Table 4: Round 8 and 9 Budget Breakdown

    Purchase/payment category

    Round 8

    Round 9

    Health products and health equipment

    36%

    21%

    Medicines and pharmaceutical products

    11%

    13%

    Training

    9%

    10%

    Human resources

    8%

    14%

    Infrastructure and other equipment

    8%

    10%

    Procurement and supply management costs

    6%

    4%

    M&E

    5%

    7%

    Communication materials

    4%

    4%

    Planning and admin

    3%

    5%

    Living support to clients and target populations

    3%

    4%

    Technical and management assistance

    3%

    3%

    Overheads

    3%

    4%

    Other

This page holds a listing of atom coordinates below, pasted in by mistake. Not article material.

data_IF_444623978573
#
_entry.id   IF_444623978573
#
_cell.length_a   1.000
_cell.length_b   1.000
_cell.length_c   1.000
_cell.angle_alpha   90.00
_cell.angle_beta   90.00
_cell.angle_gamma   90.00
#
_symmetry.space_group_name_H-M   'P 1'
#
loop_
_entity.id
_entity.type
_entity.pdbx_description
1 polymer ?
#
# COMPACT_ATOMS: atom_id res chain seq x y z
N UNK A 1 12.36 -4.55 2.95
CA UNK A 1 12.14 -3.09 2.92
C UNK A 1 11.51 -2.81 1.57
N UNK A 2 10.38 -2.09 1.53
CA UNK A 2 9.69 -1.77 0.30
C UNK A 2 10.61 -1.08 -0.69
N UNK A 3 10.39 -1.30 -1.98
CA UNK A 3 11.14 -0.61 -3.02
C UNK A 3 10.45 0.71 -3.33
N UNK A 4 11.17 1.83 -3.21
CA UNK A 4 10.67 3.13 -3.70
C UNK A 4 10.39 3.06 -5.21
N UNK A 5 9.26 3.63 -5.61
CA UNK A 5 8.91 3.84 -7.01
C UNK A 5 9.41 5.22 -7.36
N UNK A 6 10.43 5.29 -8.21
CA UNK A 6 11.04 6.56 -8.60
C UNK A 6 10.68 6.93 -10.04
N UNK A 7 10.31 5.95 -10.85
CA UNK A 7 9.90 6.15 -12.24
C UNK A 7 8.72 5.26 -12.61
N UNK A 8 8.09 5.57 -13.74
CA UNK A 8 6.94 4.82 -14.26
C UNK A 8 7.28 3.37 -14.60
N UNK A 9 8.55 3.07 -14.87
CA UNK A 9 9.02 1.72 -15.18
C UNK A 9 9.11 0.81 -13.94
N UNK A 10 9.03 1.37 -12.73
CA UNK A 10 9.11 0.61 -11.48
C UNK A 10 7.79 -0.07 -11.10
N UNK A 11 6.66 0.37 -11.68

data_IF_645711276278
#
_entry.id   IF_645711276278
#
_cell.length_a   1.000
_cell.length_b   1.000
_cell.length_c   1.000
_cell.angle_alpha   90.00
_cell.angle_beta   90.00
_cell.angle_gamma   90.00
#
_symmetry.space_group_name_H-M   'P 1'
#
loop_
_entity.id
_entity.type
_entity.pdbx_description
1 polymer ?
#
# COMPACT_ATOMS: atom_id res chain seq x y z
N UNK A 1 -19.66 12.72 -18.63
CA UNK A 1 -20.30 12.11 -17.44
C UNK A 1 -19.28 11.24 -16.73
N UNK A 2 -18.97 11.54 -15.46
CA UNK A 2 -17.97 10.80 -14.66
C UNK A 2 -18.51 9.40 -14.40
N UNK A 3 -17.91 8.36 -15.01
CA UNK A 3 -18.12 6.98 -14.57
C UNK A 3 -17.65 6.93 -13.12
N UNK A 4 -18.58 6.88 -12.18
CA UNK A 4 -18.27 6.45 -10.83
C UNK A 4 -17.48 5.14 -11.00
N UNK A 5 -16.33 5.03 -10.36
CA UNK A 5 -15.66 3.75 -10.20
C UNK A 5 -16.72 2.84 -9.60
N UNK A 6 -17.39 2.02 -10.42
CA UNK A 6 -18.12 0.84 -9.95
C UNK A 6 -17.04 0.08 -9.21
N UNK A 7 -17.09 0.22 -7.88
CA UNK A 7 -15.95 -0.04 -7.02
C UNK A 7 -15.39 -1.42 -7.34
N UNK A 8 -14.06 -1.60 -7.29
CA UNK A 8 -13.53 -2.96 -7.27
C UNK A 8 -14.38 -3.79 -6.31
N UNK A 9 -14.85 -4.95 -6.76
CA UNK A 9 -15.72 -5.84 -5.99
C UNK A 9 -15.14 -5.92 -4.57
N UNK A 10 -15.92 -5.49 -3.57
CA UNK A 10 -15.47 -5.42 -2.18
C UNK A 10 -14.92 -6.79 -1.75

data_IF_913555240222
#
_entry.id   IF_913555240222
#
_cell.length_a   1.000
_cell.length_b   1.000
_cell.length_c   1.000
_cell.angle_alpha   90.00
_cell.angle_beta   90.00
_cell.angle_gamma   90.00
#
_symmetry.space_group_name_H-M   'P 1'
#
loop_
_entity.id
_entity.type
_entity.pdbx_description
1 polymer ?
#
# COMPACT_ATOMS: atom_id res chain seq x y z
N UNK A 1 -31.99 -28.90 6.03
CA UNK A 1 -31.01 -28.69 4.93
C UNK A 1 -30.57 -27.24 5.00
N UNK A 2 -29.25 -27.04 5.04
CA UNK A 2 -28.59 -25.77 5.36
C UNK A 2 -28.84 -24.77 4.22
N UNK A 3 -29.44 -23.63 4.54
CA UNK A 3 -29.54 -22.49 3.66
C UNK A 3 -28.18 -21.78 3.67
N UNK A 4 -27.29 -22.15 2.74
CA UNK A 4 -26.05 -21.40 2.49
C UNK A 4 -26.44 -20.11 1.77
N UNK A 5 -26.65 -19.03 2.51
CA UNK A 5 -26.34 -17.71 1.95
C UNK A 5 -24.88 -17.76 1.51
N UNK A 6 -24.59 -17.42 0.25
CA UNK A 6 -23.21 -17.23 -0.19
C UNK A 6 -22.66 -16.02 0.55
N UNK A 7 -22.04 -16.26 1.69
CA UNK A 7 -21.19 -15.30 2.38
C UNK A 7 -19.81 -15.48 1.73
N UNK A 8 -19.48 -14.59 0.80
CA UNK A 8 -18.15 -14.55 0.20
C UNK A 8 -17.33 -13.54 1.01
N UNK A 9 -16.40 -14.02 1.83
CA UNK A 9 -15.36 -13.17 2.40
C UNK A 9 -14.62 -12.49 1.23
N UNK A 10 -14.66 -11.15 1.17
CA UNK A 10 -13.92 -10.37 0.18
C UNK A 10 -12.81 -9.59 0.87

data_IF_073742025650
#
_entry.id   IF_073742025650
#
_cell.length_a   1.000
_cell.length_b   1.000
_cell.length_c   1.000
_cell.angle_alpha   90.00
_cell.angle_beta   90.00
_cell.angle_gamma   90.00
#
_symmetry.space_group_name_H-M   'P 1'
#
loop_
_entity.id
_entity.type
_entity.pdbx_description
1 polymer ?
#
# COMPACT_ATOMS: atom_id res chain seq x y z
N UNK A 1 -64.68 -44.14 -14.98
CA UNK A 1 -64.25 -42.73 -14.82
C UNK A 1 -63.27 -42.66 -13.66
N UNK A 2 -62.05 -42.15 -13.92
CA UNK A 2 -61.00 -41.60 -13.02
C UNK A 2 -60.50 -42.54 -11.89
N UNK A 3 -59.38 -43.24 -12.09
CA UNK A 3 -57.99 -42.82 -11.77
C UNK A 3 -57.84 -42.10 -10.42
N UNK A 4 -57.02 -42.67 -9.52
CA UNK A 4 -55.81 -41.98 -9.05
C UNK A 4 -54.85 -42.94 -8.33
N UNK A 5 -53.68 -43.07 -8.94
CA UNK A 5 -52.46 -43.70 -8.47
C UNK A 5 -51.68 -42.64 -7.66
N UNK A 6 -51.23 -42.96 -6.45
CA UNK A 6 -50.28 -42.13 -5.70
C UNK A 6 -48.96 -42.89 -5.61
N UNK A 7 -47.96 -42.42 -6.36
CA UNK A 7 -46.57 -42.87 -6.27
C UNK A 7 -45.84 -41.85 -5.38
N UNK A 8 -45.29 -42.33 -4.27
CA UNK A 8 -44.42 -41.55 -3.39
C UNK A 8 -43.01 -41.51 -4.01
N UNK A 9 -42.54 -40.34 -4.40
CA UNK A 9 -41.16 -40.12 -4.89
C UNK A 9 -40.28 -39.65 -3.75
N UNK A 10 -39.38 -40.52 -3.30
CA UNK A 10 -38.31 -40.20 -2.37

1%

    1%

  • Of the three proposals submitted by Regional Coordinating Mechanisms, one was approved and two were rejected.
  • Of the nine proposals submitted by regional organizations, three were approved and six were rejected. (This was much better than in Round 8, when five were screened out by the Secretariat on eligibility grounds, and the remaining three were then all rejected.)
  • Five proposals submitted by CCMs in Round 9 and one submitted by a Sub-CCM were screened out by the Secretariat as ineligible on the grounds that the CCMs of the countries in question were not in compliance with the Fund's minimum CCM eligibility requirements. This was a definite change from Round 8, when no CCMs were screened out.